Why does someone happily go to the gym three times a week, dance to upbeat music and walk the necessary ten thousand steps every day, while someone has trouble even getting up from the couch? It’s not always about iron willpower and sportsmanship – it’s just that some people enjoy moving, while others don’t.
Where Children Get So Much Energy
If you have experience with children, you probably noticed how much joy they bring simple catch-up, jumping rope and conquering forts on the playground. Children tend to really love active games, and in general, it’s difficult for them to sit still. Besides being fun, such games have deep evolutionary meaning and are sponsored by the reward system in the brain.
Our brains are designed so that we enjoy learning new movements. Brain structures such as the cerebellum and basal ganglia, teamed with dopamine encourage physical activity, rewarding us for the right foot, the right muscle tension, and the accomplishment of an intended movement. This happens at a young age, when we are just learning to ride a bicycle, tie our shoelaces, and climb trees. Novelty and success in executing the movement is the secret.
Learning different movements has been vital to humans for many years of evolution. Moving fast is important for running away from enemies. Performing coordinated movements is necessary to make and use tools. Fine motor skills come in handy for picking fruits and berries, mastering cave painting, and more. Moreover, motor skills are important for various programs in the brain, such as exploring the terrain, defending territory, fighting for leadership and a partner – to be successful, you have to move a lot. We don’t need them when we work at our desks, try it on 20Bet, or study. And these activities are more important to a modern person than the others.
What Went Wrong?
As we age, when we have already mastered a basic set of motor skills to survive in the modern world (walking up stairs, running for the bus, dancing at corporate events), the program of learning movements embedded in the brain reduces its activity, because it can be said to have already completed its main task. Instead, it activates the program of saving resources. No less evolutionarily important: in pre-supermarket times, energy was not so easily obtained. Besides, it was worth saving for emergencies, such as sudden attacks by enemies, periods of starvation or illness. In the adult brain, the “internal politics” (the leading program) change, and with it the priorities: there is no point in encouraging aimless jumps and movements when they are already honed, because they waste precious energy.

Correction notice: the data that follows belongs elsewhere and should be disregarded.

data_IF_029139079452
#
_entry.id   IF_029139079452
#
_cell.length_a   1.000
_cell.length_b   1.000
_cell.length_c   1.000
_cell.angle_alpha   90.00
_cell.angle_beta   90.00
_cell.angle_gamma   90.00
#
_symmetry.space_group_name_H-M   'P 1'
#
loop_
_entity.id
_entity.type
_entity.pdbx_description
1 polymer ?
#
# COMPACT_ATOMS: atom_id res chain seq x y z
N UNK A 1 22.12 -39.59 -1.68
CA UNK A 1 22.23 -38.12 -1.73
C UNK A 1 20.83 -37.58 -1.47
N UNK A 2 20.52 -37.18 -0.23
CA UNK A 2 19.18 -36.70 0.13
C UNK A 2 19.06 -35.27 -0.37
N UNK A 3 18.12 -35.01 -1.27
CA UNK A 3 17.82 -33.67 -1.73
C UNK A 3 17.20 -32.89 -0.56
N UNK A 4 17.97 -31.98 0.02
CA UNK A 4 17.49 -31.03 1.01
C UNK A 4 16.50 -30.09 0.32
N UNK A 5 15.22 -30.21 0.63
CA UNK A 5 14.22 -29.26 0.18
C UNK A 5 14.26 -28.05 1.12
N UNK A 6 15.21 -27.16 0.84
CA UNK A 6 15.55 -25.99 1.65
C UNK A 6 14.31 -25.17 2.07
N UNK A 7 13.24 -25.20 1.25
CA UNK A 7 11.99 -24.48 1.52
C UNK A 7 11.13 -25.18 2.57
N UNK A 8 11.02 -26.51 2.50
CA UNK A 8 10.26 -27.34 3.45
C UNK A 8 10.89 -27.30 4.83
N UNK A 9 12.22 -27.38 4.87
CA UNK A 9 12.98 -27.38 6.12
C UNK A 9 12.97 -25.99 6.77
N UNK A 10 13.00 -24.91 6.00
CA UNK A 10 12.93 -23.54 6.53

“I Want” and “I Must”
However, the mobile lifestyle of our ancestors did not allow them to have excess weight or atrophied muscles. The modern man sometimes gets such “bonuses” and tries to get rid of them by buying a gym membership. The first few days we take ourselves in hand, actively exercising and steadily visualizing abs cubes and shapely legs. And then these images stop motivating us and the number of hours in the gym sharply decreases. This is not because there is something wrong with us, but because these are the mechanisms of motivation.
There are two main types of motivation:
- Extrinsic motivation – some kind of goal for which an action is performed. It may be unpleasant, but it’s done to achieve the desired goal. When you go to the hated Pump for round buttocks, you are following external motivation.
- Intrinsic motivation is the action for the sake of the action itself: you do something because you like it. If you go out for a run in the morning because you want to cheer up, get some fresh morning air and get an energy boost for the whole day – you are following intrinsic motivation.
Researchers at the University of Rochester compared two groups of people who went to the gym. People in the first group were intrinsically motivated – they wanted to improve their physical fitness. People in the second group just enjoyed exercising, wanted to learn new things and liked overcoming challenges – they were intrinsically motivated. The study showed that people in the second group were more likely to come to the gym, rated their progress higher and were generally more satisfied with their workouts. Moreover, people in the second group continue to work out after the “summer training season” is over. Intrinsic motivation and enjoyment of exercise is the key to playing the game long term.
Leave a Reply